Parashat Hashavua for Shoftim
Rabbi Jonathan Keren-Black
Leo Baeck Centre for Progressive Judaism
East Kew, Victoria
‘Shoftim v’shotrim’, starts this week’s portion (Deuteronomy 16:18) – usually translated as ‘Judges and magistrates’. Parallelism is a very common biblical technique, using two very similar words to say the same or a very similar thing. But is this an example of parallelism – aren’t both judges and magistrates charged with deciding points of law? One definition I found says not. “A judge can be described as an arbitrator, i.e. the person who decides on a matter in the court. On the contrary, a magistrate is a regional judicial officer who is elected by the judges of the high court of the state to maintain law and order in a particular area or region.” But isn’t ‘maintaining law and order’ usually something we would expect the police to do? And another definition seems to contradict the first and says: “A magistrate hears evidence and decides whether a person is guilty or not guilty to an offence as charged.” So whilst I am happy to recognise that Judge and Magistrate are not at the same level, never-the-less I believe that, as we use magistrate today, we understand that both judges and magistrates are part of the judicial, court system. So that indeed does sound like parallelism. This is reinforced by the collective verb used at the end of the verse to explain what the ‘Shoftim v’shotrim’ are to do: ‘Shaftu et ha-am mishpat tzedek’ – to judge the people with just judgement’.
But what about the original, Hebrew words? The root of Shoftim, or Shofetin the singular, Sh/F/T, is certainly about ‘judging’. The root of Shotrim, or Shoterin the singular, is Sh/T/R, whose origin in other Semitic languages is ‘to write’, and we use it regularly via Aramaic as a ‘ShTaR’ – a document such as a Ketubah or Get.
The root Sh/T/R is found frequently – for example back in Exodus (5:6) where Pharaoh instructed his taskmasters and ‘ShoTRav’ (translated as ‘his overseers’), and there Rashi (11/12th C. France) explains that ‘the ShoTeR is appointed to rule over the workers’. But the root of the word suggests adherence to the words or the document, and Samson Raphael Hirsch (19thC. German ‘modern orthodox’ Rabbi) takes a different approach, introducing the idea that the job of the ShoTeR was to enforce the words of a document, or indeed what we might call ‘the letter of the law’. Eliezer Ben Yehudah, who was instrumental in turning ancient and classical Hebrew into the modern language of Israel (Ivrit), followed this line and used the root to create the new Hebrew word for Police, ‘MiShTaRah’.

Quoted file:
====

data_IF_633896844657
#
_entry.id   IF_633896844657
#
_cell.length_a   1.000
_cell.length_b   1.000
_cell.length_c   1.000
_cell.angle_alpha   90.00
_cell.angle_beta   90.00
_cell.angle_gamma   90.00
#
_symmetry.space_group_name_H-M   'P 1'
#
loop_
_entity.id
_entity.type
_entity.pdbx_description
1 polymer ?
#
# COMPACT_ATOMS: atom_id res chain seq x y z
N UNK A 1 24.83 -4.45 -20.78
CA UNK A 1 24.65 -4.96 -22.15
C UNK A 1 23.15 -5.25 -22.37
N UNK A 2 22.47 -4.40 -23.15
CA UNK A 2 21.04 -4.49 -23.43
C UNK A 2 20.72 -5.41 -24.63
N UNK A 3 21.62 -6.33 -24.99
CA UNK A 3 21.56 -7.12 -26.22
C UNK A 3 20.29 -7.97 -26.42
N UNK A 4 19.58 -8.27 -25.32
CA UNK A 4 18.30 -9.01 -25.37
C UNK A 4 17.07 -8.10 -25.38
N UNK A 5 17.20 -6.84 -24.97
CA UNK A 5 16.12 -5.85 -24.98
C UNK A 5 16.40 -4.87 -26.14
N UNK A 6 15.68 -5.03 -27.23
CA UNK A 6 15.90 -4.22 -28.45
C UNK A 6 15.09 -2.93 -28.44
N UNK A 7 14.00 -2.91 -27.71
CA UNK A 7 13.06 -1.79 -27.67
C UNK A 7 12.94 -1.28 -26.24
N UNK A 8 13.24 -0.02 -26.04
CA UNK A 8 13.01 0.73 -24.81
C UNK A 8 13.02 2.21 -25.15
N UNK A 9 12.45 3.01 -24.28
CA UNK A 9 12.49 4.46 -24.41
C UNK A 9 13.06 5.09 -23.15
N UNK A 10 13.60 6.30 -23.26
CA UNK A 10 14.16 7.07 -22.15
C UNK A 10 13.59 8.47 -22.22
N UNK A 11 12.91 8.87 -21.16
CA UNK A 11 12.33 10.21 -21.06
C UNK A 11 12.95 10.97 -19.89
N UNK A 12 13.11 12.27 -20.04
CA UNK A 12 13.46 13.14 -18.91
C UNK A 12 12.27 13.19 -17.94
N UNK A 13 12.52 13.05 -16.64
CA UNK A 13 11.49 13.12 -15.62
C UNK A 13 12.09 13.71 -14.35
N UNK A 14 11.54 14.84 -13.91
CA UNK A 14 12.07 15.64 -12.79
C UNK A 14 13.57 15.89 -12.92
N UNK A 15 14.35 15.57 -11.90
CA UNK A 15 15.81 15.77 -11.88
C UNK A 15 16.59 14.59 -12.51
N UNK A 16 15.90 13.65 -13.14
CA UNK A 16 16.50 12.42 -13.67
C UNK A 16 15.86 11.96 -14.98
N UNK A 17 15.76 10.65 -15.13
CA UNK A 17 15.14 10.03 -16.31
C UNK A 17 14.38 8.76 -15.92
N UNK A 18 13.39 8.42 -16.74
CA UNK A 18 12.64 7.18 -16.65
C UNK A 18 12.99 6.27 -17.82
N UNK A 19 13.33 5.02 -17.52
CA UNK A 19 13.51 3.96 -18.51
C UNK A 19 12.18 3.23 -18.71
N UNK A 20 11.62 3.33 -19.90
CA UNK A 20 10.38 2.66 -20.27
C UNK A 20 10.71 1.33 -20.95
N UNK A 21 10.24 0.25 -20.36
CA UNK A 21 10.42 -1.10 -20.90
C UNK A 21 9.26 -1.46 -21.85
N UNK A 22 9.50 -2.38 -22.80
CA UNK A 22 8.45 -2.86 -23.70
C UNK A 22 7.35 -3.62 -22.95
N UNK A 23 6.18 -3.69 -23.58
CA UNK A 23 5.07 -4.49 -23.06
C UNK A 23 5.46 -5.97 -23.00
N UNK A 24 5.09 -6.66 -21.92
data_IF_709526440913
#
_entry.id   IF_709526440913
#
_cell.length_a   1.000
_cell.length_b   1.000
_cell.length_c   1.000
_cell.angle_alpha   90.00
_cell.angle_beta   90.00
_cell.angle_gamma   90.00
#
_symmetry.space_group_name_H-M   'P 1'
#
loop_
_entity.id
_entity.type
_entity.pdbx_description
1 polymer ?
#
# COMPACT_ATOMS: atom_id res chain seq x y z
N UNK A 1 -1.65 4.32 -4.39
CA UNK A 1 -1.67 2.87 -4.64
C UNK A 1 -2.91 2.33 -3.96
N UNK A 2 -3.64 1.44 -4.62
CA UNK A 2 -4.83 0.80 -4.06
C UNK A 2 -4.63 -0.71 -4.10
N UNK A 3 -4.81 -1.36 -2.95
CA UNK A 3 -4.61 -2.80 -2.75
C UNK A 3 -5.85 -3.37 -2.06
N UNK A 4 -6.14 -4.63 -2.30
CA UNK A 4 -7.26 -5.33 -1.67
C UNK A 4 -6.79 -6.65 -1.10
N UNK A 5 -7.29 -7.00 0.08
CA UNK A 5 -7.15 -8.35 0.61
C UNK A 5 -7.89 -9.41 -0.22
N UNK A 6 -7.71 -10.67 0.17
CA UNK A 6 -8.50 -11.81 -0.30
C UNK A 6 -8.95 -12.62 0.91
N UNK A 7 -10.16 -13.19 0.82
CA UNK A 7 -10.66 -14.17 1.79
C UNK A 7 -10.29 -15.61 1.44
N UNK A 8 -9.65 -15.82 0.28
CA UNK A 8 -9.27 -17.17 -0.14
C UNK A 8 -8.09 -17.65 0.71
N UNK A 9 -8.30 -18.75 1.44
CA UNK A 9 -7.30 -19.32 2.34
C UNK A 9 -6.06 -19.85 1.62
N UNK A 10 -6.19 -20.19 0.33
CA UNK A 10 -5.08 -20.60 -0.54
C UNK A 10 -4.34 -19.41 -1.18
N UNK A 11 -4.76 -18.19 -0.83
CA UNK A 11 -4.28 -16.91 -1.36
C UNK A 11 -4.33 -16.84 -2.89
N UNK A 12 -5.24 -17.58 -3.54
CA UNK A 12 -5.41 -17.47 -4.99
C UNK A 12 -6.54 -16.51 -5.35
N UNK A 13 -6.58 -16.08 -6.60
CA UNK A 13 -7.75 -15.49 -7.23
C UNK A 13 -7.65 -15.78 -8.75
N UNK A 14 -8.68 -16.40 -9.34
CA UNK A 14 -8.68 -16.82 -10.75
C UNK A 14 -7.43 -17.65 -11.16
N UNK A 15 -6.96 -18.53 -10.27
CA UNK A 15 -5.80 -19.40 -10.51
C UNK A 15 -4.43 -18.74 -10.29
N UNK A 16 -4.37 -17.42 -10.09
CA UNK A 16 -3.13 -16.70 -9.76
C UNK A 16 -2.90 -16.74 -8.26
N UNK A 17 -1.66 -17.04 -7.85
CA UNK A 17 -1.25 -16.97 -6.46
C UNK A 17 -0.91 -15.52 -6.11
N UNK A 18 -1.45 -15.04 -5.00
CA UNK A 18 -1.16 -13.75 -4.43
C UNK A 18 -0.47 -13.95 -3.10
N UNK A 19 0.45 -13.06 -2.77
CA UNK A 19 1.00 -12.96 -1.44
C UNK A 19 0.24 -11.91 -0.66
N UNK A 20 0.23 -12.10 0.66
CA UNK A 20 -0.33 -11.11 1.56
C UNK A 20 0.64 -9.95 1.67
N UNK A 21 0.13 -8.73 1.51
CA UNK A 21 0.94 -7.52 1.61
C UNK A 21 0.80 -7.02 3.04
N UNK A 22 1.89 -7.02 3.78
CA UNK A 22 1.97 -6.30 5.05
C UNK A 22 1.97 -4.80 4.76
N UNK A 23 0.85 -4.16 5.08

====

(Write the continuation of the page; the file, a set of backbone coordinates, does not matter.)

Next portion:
If therefore the first two words of our portion ‘Shoftim v’shotrim’ are not parallelism but convey two connected ideas that coexist and require each other, they might be better in the opposite order, chronologically, i.e. ‘Police and Judges’. The introductory section moves on to the famous, repeated and emphatic words ‘Tzedek, tzedek tirdof’ (vs 20), ‘Justice, justice shall you pursue’, or perhaps ‘Scrupulous justice shall you pursue, so that you will live and occupy the land that your Eternal God is giving you.
Having emphasised the need for a robust system of justice, the portion then goes into a list of rules and regulations that have to be observed when the people enter the land. Yet we know from the subsequent stories that, if they were to police themselves, the people failed over and over. The repeat offending, the blatant disregard for ‘God’s law’ was given as the reason for the eventual destruction of the Northern kingdom, the Babylonian exile and the destruction of the Second Temple and Jerusalem by Rome.
By the time of the establishment of the State of Israel in 1948, the societies of the world understood that a civil law enforcement organisation was required, and Israel’s MiShTaRah was established, along with the court system, all inherited from the British and Turkish periods, along with many of the court buildings.
In 1986, the Rothschild Foundation organized an architectural competition for the design of a new building for Israel’s Supreme Court. 180 architectural firms worldwide participated and the winners of the competition were architects Ram Karmi and his sister Ada Karmi-Melamede of Tel Aviv - Jaffa. Their research showed that the Jewish understanding of justice is composed of balancing two aspects – law with mercy or compassion. Every case and thus every delicate balancing is different, and they wanted the structure of the Court to be a permanent, monumental reminder of that to everyone who worked within it. Law – Din – is clear and direct – and represented by a straight line. Mercy and compassion is represented by a circle. In Psalm 23 we find the words ‘yankheini v’mag’lei tzedek’ (Mishkan T’filah, page 576) which is usually translated as God ‘leads me in paths of righteousness’. But the root of Mag’lei is agul, circle, not path. A path would seem to be the opposite of a circle – but it is a ‘derivative meaning’ – for if the circles relate to the wheels of a wagon, they leave straight paths behind them! As the note on page 577 of the siddur says, our new translation as ‘You set me in circles of righteousness’ invites added layers of meaning.
So, armed with the straight line of ‘law’ and the circle of ‘compassion’, the architects used the language of straight lines (for example the water channels running across the courtyards), parts of circles (the arches over each courthouse doorway) and cones (the combination of straight line and circle), for example inside the foyer. The stunning results have been so popular that daily tours have been running since the court opened in 1992.
So the echoes of our Torah portion, Shoftim, with its emphasis on Scrupulous Justice as the unshakeable foundation of any healthy society, continue to reverberate through our world even today, in Israel and beyond – may it ever do so.